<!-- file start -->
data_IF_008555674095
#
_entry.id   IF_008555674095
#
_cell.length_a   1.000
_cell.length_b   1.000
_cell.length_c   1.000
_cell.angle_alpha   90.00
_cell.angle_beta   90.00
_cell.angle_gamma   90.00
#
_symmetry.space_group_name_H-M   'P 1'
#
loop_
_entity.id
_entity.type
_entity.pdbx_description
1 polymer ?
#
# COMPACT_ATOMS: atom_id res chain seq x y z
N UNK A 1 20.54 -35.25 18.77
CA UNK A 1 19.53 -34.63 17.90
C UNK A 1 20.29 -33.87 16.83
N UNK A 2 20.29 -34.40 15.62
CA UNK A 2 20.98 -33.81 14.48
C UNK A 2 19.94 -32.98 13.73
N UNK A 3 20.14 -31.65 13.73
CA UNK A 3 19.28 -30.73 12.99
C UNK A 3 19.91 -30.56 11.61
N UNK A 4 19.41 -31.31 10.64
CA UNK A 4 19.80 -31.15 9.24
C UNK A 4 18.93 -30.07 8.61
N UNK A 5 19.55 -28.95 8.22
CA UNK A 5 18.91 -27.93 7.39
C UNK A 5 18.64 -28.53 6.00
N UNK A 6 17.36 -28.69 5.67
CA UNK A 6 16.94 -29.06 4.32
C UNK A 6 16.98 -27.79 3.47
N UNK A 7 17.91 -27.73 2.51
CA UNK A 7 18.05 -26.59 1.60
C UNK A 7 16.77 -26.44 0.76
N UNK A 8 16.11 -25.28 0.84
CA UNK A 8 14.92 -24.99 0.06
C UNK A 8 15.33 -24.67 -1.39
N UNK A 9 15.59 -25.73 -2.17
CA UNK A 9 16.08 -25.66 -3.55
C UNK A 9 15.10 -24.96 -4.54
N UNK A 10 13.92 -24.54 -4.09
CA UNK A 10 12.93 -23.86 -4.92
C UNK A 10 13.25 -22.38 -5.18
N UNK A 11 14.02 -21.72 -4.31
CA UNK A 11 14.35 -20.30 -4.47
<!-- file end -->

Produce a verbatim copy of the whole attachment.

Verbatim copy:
data_IF_008555674095
#
_entry.id   IF_008555674095
#
_cell.length_a   1.000
_cell.length_b   1.000
_cell.length_c   1.000
_cell.angle_alpha   90.00
_cell.angle_beta   90.00
_cell.angle_gamma   90.00
#
_symmetry.space_group_name_H-M   'P 1'
#
loop_
_entity.id
_entity.type
_entity.pdbx_description
1 polymer ?
#
# COMPACT_ATOMS: atom_id res chain seq x y z
N UNK A 1 20.54 -35.25 18.77
CA UNK A 1 19.53 -34.63 17.90
C UNK A 1 20.29 -33.87 16.83
N UNK A 2 20.29 -34.40 15.62
CA UNK A 2 20.98 -33.81 14.48
C UNK A 2 19.94 -32.98 13.73
N UNK A 3 20.14 -31.65 13.73
CA UNK A 3 19.28 -30.73 12.99
C UNK A 3 19.91 -30.56 11.61
N UNK A 4 19.41 -31.31 10.64
CA UNK A 4 19.80 -31.15 9.24
C UNK A 4 18.93 -30.07 8.61
N UNK A 5 19.55 -28.95 8.22
CA UNK A 5 18.91 -27.93 7.39
C UNK A 5 18.64 -28.53 6.00
N UNK A 6 17.36 -28.69 5.67
CA UNK A 6 16.94 -29.06 4.32
C UNK A 6 16.98 -27.79 3.47
N UNK A 7 17.91 -27.73 2.51
CA UNK A 7 18.05 -26.59 1.60
C UNK A 7 16.77 -26.44 0.76
N UNK A 8 16.11 -25.28 0.84
CA UNK A 8 14.92 -24.99 0.06
C UNK A 8 15.33 -24.67 -1.39
N UNK A 9 15.59 -25.73 -2.17
CA UNK A 9 16.08 -25.66 -3.55
C UNK A 9 15.10 -24.96 -4.54
N UNK A 10 13.92 -24.54 -4.09
CA UNK A 10 12.93 -23.86 -4.92
C UNK A 10 13.25 -22.38 -5.18
N UNK A 11 14.02 -21.72 -4.31
CA UNK A 11 14.35 -20.30 -4.47